What are the central tenets of republicanism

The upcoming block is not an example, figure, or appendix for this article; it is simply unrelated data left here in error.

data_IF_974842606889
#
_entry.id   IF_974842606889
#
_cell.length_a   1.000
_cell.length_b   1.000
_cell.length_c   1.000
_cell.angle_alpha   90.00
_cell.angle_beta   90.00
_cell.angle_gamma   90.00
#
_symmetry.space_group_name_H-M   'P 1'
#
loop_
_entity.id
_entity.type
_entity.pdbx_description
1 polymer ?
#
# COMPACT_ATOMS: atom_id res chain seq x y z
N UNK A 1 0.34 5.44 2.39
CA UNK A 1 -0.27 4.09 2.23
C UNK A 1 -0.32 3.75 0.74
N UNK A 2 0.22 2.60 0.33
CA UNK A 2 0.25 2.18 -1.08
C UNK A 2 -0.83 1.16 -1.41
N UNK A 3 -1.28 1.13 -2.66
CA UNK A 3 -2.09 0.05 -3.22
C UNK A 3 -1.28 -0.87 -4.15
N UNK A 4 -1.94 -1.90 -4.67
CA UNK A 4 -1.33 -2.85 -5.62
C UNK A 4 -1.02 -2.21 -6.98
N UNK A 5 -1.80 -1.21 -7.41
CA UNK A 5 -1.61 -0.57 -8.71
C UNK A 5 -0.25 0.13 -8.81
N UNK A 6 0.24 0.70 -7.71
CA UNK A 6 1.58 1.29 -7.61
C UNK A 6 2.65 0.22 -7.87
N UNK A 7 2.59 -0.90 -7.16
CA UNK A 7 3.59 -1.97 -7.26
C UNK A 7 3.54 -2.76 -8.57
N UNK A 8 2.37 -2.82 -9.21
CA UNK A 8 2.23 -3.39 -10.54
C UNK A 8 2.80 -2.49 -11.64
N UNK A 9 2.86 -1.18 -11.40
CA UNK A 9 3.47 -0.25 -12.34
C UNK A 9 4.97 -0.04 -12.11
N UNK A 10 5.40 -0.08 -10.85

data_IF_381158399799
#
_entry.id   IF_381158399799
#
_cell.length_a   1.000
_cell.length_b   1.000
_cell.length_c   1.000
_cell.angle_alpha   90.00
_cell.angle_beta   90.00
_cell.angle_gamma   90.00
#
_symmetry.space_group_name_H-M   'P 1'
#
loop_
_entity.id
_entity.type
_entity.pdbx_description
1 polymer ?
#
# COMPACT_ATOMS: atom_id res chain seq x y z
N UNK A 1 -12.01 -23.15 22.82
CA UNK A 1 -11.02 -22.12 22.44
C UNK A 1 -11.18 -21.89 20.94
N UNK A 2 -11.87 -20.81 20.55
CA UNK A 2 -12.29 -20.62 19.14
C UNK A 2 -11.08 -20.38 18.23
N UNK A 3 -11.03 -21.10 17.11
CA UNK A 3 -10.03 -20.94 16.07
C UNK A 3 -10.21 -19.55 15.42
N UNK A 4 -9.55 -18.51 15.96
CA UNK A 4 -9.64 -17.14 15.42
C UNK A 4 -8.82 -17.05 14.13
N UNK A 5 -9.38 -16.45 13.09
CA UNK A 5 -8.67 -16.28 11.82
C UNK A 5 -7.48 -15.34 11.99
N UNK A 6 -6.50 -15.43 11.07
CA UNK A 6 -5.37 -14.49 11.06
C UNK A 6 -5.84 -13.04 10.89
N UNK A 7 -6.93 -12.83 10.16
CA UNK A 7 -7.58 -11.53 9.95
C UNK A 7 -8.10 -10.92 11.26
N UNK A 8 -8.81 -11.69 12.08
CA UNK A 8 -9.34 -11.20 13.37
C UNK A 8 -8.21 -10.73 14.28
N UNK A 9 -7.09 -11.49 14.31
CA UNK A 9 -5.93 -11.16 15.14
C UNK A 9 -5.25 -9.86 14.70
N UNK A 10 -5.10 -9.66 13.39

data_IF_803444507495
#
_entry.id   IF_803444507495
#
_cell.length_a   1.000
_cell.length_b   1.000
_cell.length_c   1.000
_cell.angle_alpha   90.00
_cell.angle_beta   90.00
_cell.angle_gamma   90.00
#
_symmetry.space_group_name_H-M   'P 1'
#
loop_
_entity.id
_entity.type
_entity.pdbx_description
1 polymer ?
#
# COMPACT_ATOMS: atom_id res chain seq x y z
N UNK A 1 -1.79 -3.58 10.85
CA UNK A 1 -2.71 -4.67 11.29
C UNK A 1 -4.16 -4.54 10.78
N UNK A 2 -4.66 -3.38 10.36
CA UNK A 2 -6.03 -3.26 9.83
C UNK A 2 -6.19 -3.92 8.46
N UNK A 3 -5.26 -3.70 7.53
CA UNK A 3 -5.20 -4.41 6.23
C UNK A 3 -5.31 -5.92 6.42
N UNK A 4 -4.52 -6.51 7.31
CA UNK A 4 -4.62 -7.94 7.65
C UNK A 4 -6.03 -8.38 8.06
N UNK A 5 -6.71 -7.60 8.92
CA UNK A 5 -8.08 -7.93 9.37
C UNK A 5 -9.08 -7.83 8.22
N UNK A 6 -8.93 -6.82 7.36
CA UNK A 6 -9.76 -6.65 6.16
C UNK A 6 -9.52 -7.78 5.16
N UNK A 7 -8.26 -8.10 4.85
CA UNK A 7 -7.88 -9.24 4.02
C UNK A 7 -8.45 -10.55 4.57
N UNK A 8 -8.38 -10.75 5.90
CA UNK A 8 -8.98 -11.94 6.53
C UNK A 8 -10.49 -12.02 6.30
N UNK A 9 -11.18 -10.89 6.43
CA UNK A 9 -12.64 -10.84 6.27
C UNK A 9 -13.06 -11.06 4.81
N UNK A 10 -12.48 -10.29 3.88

A radical ideology for the 18th century, republicanism rejected the need for a monarchy and proposed an elective system of government. From philosophical perspective, the republican thought was based on the idea of the citizens’ social cohesion and dedication to the public good. In a republic, order could be established only if citizens acted morally and virtuously and were ready to give up their personal desires to the common welfare.1Republicans also believed that human beings had natural affection for each other and were benevolent which could make them compassionate and morally responsible for others. Human natural love and kindness to others, natural instinct to be sociable were the forces that attracted and pulled people together. For republicans, these qualities had to be discovered and encouraged in citizens in order to hold them together in a moral republican society.2From an economic perspective, land ownership was central to a republic as it guaranteed a citizen’s independence and dedication to the community. Citizens possessing no landed property such as young men and women could not have the right to vote as they were economically dependent, not free, and could “have no wills of their own”.3Socially, equality was considered the soul and the most revolutionary idea of republicanism meaning that ability was more important than birth. Many republicans believed in the natural equality of humankind, including Indians and black slaves. However, the concept of equality did not mean that all distinctions had to be eliminated. A republic still needed a natural aristocracy which would consist of the best educated, the wisest and the most______________________________1. Gordon S. Wood. The American Revolution: A History. (New York: The Modern Library, 2002), 91-94. 2. Ibid, 100-104. 3. Ibid, 94.  honest and disinterested citizens elected by the common people to lead and govern them.118th century American republicans also tried to apply their liberal ideas to a free exchange of goods on the global arena. International alliances had to be based on trade and commerce which would maintain peace in a global community just like affection and benevolence were supposed to maintain peace within a nation.2By the state constitutions drawn up after the revolutionary war, Americans institutionalized many of the republican ideals. The main goal was to protect their liberties from potential sources of oppression such as rulers or governors who were deprived of the kind of power that royal governors had previously enjoyed. The state constitutions also included the republican principle of an elective system of government. In an attempt to root out tyranny, all appointments to executive and judicial posts were to be made by the popular legislatures. According to the state constitutions, the executive, legislative, and judicial branches of power were to be separated.3The state legislatures consisted of the lower and the upper houses, the former providing for the popular representation in government and the latter including the wisest and the best educated citizens, or the natural aristocracy. The state senates had to correct the careless measures of the well-intentioned state houses of representatives the whole system working so as to prevent the state legislatures from becoming tyrannical.4The republican principles incorporated into the provisions of the Articles of Confederation proclaimed the social and political equality of citizens in all the states. Citizens______________________________1. Gordon, 100-101. 2. Ibid, 107. 3. Ibid, 66-68. 4. Ibid, 69-70. were free to leave their states, settle in new territories, and form new republics without losing their liberties, privileges, or immunities. Any travel or trade restrictions that had previously existed between the states were to be eliminated. Every state was an independent republic with crucial powers being part of a confederation of similar republics. These provisions made the United States a strong republican confederation.1However, with the final adoption of the United States Constitution the republican ideology incorporated into the states constitutions and the Articles of Confederation was modified to a certain extent. During the first decade after the Revolutionary war it became clear that the state legislatures often passed unjust and controversial laws. Numerous attempts to change the state constitutions were made. The popular narrow-minded representatives were often interested only in their own states and ignored the recommendations or requirements of the national Congress. Under the new Constitution, the Untied States became a single republican state controlling and regulating the diverse interests and groups in various states. The previous idea that a republic was to be small and homogenous was rejected. This was a solution to the problem of factious movements in states.2The republican ideology now maintained that “sovereignty in America resided and remained in the people at large, and not in any specific institutions of government.”3 In this way, the republicans solved the problem of two legislatures governing simultaneously the same community. Now the national Congress was the only supreme legislative authority. Furthermore, the Constitution was immune from legislative attempts to change it. 4